Equal opportunities for all
The targeted promotion of gender equality and the elimination of any existing gender-based disadvantages are important for GIZ. The GIZ Gender Strategy comprises four central objectives and five complementary strategic elements (political will and accountability, corporate culture, gender competence, process adjustment, and equal opportunities within the company). Its objectives are geared to GIZ’s vision – we work to shape a future worth living around the world – and to the four areas of action of the Corporate Strategy – effectiveness, value for money, business development, and expertise and alliances.
Implementing the Gender Strategy, monitoring progress and reporting annually to the top executive level is the responsibility of GIZ managers across the company. The Management Board has also published guidelines on putting the strategy into practice. A well-established gender architecture is responsible for coordinating strategy implementation, monitoring and reporting, with a Gender Ambassador, a Gender Commissioner and a company-wide network of gender focal points in every department and unit right through to project level. It is the declared goal of the Gender Strategy to foster and realise equal opportunities and rights for all, both within the company and as part of our commissions and services, irrespective of gender, sexual orientation or sexual identity.
In order for the strategy to be implemented successfully, it is imperative that gender issues and dimensions are taken into account consistently at an early stage in all decisions at corporate level, as well as in the work of individual projects. The Safeguards+Gender management system ensures that opportunities to promote gender equality are identified from the outset in each project. Equally, any external risks or potentially adverse impacts of the projects are recognised and addressed during implementation.
By adopting its Gender Strategy and signing the Women’s Empowerment Principles for businesses in 2015 and the German Diversity Charter in 2019, GIZ has positioned itself as an important development actor and a partner in implementing the 2030 Agenda and the United Nations Security Council Resolution on Women, Peace and Security. GIZ also supports the German Government in the realisation of its ambitious objectives to strengthen the rights, representation and resources of women, girls and marginalised groups such as LGBTI individuals within the framework of a feminist foreign and development policy.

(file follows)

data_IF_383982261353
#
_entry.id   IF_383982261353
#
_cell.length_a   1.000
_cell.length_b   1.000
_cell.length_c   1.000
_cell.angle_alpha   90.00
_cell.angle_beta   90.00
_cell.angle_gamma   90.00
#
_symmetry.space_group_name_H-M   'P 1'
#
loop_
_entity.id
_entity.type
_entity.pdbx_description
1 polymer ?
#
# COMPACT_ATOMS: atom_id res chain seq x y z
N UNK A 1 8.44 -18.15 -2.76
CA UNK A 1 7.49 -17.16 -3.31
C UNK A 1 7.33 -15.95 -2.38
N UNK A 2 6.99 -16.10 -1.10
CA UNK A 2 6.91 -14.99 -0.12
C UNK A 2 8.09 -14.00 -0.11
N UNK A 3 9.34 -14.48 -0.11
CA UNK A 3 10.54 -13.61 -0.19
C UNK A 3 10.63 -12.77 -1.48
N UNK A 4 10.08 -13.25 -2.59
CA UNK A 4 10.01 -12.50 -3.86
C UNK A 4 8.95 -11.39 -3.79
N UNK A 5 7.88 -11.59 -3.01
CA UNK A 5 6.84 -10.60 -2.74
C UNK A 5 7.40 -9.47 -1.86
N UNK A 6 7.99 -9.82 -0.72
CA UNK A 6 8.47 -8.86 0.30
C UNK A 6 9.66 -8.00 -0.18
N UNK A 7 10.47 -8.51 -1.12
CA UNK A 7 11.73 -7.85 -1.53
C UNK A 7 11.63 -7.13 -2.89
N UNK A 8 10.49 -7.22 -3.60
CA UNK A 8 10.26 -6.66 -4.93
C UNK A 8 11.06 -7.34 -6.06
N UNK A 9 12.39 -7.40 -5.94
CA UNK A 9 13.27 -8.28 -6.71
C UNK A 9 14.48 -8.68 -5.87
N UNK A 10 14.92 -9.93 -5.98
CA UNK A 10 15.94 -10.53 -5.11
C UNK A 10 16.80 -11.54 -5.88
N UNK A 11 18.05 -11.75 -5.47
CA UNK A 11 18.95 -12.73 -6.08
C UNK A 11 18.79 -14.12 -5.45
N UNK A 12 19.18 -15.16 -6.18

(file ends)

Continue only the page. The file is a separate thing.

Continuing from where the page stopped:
The success in implementing the strategy in 2021, and how well it is perceived both internally and externally, is reflected in the high level of interest expressed by commissioning parties and partners in the work of GIZ. In March 2021, Henriette Geiger, a Director from the European Commission’s Directorate-General for International Partnerships (DG INTPA), and GIZ Managing Director Ingrid-Gabriela Hoven shared their thoughts in a discussion entitled ‘Towards a Gender-Equal World’. The World Bank used the GIZ Gender Week to present its report ‘Women, Business and the Law 2021’ nationwide in Germany. These and another 66 events and contributions from 23 countries to GIZ Gender Week 2021 are documented on the GIZ Gender Website. In May 2021, Tanja Gönner, Chair of the GIZ Management Board, and GIZ staff from 28 countries supported Global Menstrual Health Day.
At the GIZ-wide gender network meeting held virtually in October 2021, which attracted over 460 participants, the German Development Ministry (BMZ), the German Federal Foreign Office and the European Commission set out their political goals in the field of gender, and engaged directly with GIZ gender focal points and experts. With support and advice from GIZ, the German Environment Ministry (BMU) and the company Zukunft – Umwelt – Gesellschaft (ZUG) gGmbH jointly developed a gender strategy for the International Climate Initiative (IKI), which was presented officially at the 26th UN Climate Change Conference (COP 26) in November 2021.